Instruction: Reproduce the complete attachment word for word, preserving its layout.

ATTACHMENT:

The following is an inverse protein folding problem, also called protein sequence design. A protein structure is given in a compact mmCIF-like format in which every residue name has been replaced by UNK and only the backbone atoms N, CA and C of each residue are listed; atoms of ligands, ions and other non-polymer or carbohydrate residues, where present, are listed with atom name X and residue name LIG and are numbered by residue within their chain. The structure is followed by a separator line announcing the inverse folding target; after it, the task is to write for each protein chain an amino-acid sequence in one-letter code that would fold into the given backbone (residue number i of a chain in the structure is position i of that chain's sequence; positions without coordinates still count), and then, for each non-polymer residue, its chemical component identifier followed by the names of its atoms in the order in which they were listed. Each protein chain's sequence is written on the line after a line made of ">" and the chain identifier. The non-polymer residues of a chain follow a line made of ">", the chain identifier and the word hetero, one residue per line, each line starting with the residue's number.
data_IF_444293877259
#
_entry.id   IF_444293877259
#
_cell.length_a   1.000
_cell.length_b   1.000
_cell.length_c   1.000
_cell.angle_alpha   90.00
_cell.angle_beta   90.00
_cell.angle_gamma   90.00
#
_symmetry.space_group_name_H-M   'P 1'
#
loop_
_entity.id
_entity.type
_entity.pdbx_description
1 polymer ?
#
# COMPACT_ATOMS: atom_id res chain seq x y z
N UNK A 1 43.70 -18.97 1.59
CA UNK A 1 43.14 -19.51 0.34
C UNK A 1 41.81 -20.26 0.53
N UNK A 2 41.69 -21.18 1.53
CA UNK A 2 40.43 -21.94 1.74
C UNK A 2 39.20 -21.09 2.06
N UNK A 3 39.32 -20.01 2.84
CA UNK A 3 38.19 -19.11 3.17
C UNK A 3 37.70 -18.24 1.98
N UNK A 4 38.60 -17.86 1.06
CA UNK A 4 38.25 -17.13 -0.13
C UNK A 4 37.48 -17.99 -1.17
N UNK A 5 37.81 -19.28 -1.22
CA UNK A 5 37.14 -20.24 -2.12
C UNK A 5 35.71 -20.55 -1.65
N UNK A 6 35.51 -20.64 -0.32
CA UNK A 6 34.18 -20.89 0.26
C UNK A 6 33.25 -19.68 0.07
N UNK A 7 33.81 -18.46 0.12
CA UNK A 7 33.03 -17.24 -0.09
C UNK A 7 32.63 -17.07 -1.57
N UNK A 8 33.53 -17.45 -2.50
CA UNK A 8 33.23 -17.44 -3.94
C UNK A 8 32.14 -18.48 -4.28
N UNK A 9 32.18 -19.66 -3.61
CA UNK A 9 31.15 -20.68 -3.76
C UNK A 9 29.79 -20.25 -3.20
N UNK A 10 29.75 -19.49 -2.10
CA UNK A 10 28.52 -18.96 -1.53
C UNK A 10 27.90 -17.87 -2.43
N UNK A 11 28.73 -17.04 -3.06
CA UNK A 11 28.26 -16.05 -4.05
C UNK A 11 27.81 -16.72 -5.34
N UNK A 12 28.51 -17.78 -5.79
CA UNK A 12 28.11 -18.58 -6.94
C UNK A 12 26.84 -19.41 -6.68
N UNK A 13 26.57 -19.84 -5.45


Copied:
The following is an inverse protein folding problem, also called protein sequence design. A protein structure is given in a compact mmCIF-like format in which every residue name has been replaced by UNK and only the backbone atoms N, CA and C of each residue are listed; atoms of ligands, ions and other non-polymer or carbohydrate residues, where present, are listed with atom name X and residue name LIG and are numbered by residue within their chain. The structure is followed by a separator line announcing the inverse folding target; after it, the task is to write for each protein chain an amino-acid sequence in one-letter code that would fold into the given backbone (residue number i of a chain in the structure is position i of that chain's sequence; positions without coordinates still count), and then, for each non-polymer residue, its chemical component identifier followed by the names of its atoms in the order in which they were listed. Each protein chain's sequence is written on the line after a line made of ">" and the chain identifier. The non-polymer residues of a chain follow a line made of ">", the chain identifier and the word hetero, one residue per line, each line starting with the residue's number.
data_IF_444293877259
#
_entry.id   IF_444293877259
#
_cell.length_a   1.000
_cell.length_b   1.000
_cell.length_c   1.000
_cell.angle_alpha   90.00
_cell.angle_beta   90.00
_cell.angle_gamma   90.00
#
_symmetry.space_group_name_H-M   'P 1'
#
loop_
_entity.id
_entity.type
_entity.pdbx_description
1 polymer ?
#
# COMPACT_ATOMS: atom_id res chain seq x y z
N UNK A 1 43.70 -18.97 1.59
CA UNK A 1 43.14 -19.51 0.34
C UNK A 1 41.81 -20.26 0.53
N UNK A 2 41.69 -21.18 1.53
CA UNK A 2 40.43 -21.94 1.74
C UNK A 2 39.20 -21.09 2.06
N UNK A 3 39.32 -20.01 2.84
CA UNK A 3 38.19 -19.11 3.17
C UNK A 3 37.70 -18.24 1.98
N UNK A 4 38.60 -17.86 1.06
CA UNK A 4 38.25 -17.13 -0.13
C UNK A 4 37.48 -17.99 -1.17
N UNK A 5 37.81 -19.28 -1.22
CA UNK A 5 37.14 -20.24 -2.12
C UNK A 5 35.71 -20.55 -1.65
N UNK A 6 35.51 -20.64 -0.32
CA UNK A 6 34.18 -20.89 0.26
C UNK A 6 33.25 -19.68 0.07
N UNK A 7 33.81 -18.46 0.12
CA UNK A 7 33.03 -17.24 -0.09
C UNK A 7 32.63 -17.07 -1.57
N UNK A 8 33.53 -17.45 -2.50
CA UNK A 8 33.23 -17.44 -3.94
C UNK A 8 32.14 -18.48 -4.28
N UNK A 9 32.18 -19.66 -3.61
CA UNK A 9 31.15 -20.68 -3.76
C UNK A 9 29.79 -20.25 -3.20
N UNK A 10 29.75 -19.49 -2.10
CA UNK A 10 28.52 -18.96 -1.53
C UNK A 10 27.90 -17.87 -2.43
N UNK A 11 28.73 -17.04 -3.06
CA UNK A 11 28.26 -16.05 -4.05
C UNK A 11 27.81 -16.72 -5.34
N UNK A 12 28.51 -17.78 -5.79
CA UNK A 12 28.11 -18.58 -6.94
C UNK A 12 26.84 -19.41 -6.68
N UNK A 13 26.57 -19.84 -5.45